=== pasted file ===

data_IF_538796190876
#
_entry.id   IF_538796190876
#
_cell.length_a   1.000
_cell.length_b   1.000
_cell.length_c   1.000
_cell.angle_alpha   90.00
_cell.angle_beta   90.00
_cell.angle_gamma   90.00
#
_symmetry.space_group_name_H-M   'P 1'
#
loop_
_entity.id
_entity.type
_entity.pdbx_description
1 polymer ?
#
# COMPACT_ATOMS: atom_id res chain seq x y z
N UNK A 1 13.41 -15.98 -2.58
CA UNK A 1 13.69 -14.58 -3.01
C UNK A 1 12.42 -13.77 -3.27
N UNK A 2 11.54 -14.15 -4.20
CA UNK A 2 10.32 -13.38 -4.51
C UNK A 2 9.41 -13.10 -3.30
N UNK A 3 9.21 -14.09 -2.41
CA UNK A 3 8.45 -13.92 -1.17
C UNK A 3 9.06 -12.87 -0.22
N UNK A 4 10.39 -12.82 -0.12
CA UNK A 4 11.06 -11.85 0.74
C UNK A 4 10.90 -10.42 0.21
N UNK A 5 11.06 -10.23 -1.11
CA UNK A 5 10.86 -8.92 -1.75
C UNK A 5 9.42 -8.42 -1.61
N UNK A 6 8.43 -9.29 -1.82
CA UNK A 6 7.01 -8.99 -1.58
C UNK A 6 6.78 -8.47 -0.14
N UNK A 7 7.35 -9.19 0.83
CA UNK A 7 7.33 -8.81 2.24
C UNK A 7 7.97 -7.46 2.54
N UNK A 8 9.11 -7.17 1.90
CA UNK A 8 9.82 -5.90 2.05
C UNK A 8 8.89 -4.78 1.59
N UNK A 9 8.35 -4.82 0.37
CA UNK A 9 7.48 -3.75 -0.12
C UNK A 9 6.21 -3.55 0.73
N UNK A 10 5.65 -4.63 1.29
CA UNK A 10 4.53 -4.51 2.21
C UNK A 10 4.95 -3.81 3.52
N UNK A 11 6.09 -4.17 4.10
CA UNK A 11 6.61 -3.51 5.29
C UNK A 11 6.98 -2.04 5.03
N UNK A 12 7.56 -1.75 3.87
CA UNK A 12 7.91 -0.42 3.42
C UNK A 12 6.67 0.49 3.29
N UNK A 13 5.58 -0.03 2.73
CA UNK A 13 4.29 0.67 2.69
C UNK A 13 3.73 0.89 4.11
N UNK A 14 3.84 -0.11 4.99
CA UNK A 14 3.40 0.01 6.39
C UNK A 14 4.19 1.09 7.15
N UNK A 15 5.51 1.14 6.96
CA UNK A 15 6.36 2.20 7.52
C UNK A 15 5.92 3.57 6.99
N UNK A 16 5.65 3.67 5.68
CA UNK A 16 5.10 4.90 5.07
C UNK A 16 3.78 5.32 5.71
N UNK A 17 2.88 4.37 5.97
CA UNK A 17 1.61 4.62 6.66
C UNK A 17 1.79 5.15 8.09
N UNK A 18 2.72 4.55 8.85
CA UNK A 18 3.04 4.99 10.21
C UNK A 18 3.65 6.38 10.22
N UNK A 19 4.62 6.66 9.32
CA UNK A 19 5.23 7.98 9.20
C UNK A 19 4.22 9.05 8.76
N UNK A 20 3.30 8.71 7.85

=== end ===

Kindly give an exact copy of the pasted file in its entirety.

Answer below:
data_IF_538796190876
#
_entry.id   IF_538796190876
#
_cell.length_a   1.000
_cell.length_b   1.000
_cell.length_c   1.000
_cell.angle_alpha   90.00
_cell.angle_beta   90.00
_cell.angle_gamma   90.00
#
_symmetry.space_group_name_H-M   'P 1'
#
loop_
_entity.id
_entity.type
_entity.pdbx_description
1 polymer ?
#
# COMPACT_ATOMS: atom_id res chain seq x y z
N UNK A 1 13.41 -15.98 -2.58
CA UNK A 1 13.69 -14.58 -3.01
C UNK A 1 12.42 -13.77 -3.27
N UNK A 2 11.54 -14.15 -4.20
CA UNK A 2 10.32 -13.38 -4.51
C UNK A 2 9.41 -13.10 -3.30
N UNK A 3 9.21 -14.09 -2.41
CA UNK A 3 8.45 -13.92 -1.17
C UNK A 3 9.06 -12.87 -0.22
N UNK A 4 10.39 -12.82 -0.12
CA UNK A 4 11.06 -11.85 0.74
C UNK A 4 10.90 -10.42 0.21
N UNK A 5 11.06 -10.23 -1.11
CA UNK A 5 10.86 -8.92 -1.75
C UNK A 5 9.42 -8.42 -1.61
N UNK A 6 8.43 -9.29 -1.82
CA UNK A 6 7.01 -8.99 -1.58
C UNK A 6 6.78 -8.47 -0.14
N UNK A 7 7.35 -9.19 0.83
CA UNK A 7 7.33 -8.81 2.24
C UNK A 7 7.97 -7.46 2.54
N UNK A 8 9.11 -7.17 1.90
CA UNK A 8 9.82 -5.90 2.05
C UNK A 8 8.89 -4.78 1.59
N UNK A 9 8.35 -4.82 0.37
CA UNK A 9 7.48 -3.75 -0.12
C UNK A 9 6.21 -3.55 0.73
N UNK A 10 5.65 -4.63 1.29
CA UNK A 10 4.53 -4.51 2.21
C UNK A 10 4.95 -3.81 3.52
N UNK A 11 6.09 -4.17 4.10
CA UNK A 11 6.61 -3.51 5.29
C UNK A 11 6.98 -2.04 5.03
N UNK A 12 7.56 -1.75 3.87
CA UNK A 12 7.91 -0.42 3.42
C UNK A 12 6.67 0.49 3.29
N UNK A 13 5.58 -0.03 2.73
CA UNK A 13 4.29 0.67 2.69
C UNK A 13 3.73 0.89 4.11
N UNK A 14 3.84 -0.11 4.99
CA UNK A 14 3.40 0.01 6.39
C UNK A 14 4.19 1.09 7.15
N UNK A 15 5.51 1.14 6.96
CA UNK A 15 6.36 2.20 7.52
C UNK A 15 5.92 3.57 6.99
N UNK A 16 5.65 3.67 5.68
CA UNK A 16 5.10 4.90 5.07
C UNK A 16 3.78 5.32 5.71
N UNK A 17 2.88 4.37 5.97
CA UNK A 17 1.61 4.62 6.66
C UNK A 17 1.79 5.15 8.09
N UNK A 18 2.72 4.55 8.85
CA UNK A 18 3.04 4.99 10.21
C UNK A 18 3.65 6.38 10.22
N UNK A 19 4.62 6.66 9.32
CA UNK A 19 5.23 7.98 9.20
C UNK A 19 4.22 9.05 8.76
N UNK A 20 3.30 8.71 7.85